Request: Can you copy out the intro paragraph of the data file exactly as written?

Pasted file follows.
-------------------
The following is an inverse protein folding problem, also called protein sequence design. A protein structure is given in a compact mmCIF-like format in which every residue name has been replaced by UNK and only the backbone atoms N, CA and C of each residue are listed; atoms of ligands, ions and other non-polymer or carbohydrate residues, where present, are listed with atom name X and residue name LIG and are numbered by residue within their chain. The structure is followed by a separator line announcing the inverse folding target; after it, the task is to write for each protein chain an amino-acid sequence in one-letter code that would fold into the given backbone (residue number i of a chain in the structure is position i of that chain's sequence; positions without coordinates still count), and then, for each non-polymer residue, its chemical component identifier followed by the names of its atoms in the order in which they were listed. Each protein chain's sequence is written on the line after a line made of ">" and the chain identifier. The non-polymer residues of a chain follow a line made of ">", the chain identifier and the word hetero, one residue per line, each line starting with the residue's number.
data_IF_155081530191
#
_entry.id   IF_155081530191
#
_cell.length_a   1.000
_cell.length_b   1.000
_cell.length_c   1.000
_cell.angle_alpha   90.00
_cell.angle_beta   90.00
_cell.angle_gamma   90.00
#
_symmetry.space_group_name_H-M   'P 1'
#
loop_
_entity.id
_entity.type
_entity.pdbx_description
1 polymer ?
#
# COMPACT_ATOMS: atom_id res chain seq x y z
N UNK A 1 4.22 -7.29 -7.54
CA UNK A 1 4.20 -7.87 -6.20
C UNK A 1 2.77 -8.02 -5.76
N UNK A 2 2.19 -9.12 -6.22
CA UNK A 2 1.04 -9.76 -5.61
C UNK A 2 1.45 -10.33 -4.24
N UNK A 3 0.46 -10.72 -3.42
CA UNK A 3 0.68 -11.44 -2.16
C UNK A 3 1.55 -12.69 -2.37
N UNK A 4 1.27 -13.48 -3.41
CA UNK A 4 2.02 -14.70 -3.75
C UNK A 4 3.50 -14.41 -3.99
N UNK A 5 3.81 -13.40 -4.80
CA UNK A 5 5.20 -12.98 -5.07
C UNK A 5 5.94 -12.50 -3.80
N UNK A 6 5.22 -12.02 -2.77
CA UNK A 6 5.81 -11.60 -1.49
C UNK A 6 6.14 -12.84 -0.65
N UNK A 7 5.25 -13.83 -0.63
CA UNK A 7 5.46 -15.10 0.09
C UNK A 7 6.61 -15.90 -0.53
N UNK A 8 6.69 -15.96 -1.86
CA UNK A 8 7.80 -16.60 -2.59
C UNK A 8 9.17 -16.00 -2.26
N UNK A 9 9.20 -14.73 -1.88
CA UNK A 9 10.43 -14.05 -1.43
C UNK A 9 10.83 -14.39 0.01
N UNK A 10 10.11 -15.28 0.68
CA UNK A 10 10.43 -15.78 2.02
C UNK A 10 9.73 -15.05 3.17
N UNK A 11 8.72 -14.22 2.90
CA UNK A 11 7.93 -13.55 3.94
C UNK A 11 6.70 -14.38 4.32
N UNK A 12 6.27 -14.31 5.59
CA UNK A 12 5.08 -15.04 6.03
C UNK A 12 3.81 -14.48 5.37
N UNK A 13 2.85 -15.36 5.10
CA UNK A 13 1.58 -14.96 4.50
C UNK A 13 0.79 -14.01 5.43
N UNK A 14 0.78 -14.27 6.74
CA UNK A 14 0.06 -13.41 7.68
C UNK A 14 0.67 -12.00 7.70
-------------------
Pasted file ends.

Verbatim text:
The following is an inverse protein folding problem, also called protein sequence design. A protein structure is given in a compact mmCIF-like format in which every residue name has been replaced by UNK and only the backbone atoms N, CA and C of each residue are listed; atoms of ligands, ions and other non-polymer or carbohydrate residues, where present, are listed with atom name X and residue name LIG and are numbered by residue within their chain. The structure is followed by a separator line announcing the inverse folding target; after it, the task is to write for each protein chain an amino-acid sequence in one-letter code that would fold into the given backbone (residue number i of a chain in the structure is position i of that chain's sequence; positions without coordinates still count), and then, for each non-polymer residue, its chemical component identifier followed by the names of its atoms in the order in which they were listed. Each protein chain's sequence is written on the line after a line made of ">" and the chain identifier. The non-polymer residues of a chain follow a line made of ">", the chain identifier and the word hetero, one residue per line, each line starting with the residue's number.